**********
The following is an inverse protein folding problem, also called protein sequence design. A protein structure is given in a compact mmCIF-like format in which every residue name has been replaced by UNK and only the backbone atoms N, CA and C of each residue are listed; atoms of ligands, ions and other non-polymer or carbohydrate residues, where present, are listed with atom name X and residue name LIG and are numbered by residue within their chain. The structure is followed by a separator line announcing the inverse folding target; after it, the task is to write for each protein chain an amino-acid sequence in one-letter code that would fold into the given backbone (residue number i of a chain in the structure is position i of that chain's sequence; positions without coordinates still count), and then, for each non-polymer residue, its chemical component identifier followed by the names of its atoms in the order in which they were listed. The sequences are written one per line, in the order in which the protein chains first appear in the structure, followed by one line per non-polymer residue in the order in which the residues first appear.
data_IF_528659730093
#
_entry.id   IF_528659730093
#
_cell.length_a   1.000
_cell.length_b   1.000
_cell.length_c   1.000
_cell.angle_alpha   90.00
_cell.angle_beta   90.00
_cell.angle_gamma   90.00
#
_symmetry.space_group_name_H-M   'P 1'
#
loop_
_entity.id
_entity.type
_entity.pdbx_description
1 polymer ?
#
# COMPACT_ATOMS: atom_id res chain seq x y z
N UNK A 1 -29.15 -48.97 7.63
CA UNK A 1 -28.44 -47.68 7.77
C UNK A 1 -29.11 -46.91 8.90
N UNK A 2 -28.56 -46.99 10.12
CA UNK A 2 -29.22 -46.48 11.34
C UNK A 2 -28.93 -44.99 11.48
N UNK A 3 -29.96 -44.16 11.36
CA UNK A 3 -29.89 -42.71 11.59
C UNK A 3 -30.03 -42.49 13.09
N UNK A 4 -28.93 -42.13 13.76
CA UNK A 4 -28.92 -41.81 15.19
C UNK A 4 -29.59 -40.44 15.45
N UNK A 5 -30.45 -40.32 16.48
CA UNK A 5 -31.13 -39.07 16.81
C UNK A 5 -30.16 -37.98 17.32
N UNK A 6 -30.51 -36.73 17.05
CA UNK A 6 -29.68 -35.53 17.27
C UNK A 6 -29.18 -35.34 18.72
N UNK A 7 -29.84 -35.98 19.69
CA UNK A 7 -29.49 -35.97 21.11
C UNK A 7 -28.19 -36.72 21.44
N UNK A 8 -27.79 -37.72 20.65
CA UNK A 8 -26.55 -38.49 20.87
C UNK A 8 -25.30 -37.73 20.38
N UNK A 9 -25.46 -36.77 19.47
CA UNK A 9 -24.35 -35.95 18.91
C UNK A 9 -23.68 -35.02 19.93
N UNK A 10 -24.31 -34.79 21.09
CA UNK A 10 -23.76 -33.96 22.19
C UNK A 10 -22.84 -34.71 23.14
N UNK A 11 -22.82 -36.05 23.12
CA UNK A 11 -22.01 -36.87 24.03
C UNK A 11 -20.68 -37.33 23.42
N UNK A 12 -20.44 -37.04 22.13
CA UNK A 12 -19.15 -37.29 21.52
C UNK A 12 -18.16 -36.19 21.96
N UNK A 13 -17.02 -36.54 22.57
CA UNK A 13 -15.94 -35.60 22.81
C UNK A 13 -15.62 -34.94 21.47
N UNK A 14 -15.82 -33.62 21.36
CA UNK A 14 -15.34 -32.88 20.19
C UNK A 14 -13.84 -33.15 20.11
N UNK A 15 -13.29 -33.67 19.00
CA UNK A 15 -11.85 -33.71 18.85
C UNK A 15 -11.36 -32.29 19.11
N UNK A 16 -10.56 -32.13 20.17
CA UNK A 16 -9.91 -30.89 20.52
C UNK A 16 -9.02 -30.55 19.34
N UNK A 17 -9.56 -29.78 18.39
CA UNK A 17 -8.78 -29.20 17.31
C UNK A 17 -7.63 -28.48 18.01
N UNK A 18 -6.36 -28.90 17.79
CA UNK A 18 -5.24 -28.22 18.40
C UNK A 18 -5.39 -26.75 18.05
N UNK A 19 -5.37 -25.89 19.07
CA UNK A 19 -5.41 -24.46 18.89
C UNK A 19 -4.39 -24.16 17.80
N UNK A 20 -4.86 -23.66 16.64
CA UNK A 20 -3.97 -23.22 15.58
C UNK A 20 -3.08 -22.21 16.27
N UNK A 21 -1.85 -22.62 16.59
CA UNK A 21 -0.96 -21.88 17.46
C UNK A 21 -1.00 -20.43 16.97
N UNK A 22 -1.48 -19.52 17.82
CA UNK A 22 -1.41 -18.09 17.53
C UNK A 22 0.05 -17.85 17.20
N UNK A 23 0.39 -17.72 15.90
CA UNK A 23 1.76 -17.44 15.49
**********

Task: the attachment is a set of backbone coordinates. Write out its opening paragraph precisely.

The following is an inverse protein folding problem, also called protein sequence design. A protein structure is given in a compact mmCIF-like format in which every residue name has been replaced by UNK and only the backbone atoms N, CA and C of each residue are listed; atoms of ligands, ions and other non-polymer or carbohydrate residues, where present, are listed with atom name X and residue name LIG and are numbered by residue within their chain. The structure is followed by a separator line announcing the inverse folding target; after it, the task is to write for each protein chain an amino-acid sequence in one-letter code that would fold into the given backbone (residue number i of a chain in the structure is position i of that chain's sequence; positions without coordinates still count), and then, for each non-polymer residue, its chemical component identifier followed by the names of its atoms in the order in which they were listed. The sequences are written one per line, in the order in which the protein chains first appear in the structure, followed by one line per non-polymer residue in the order in which the residues first appear.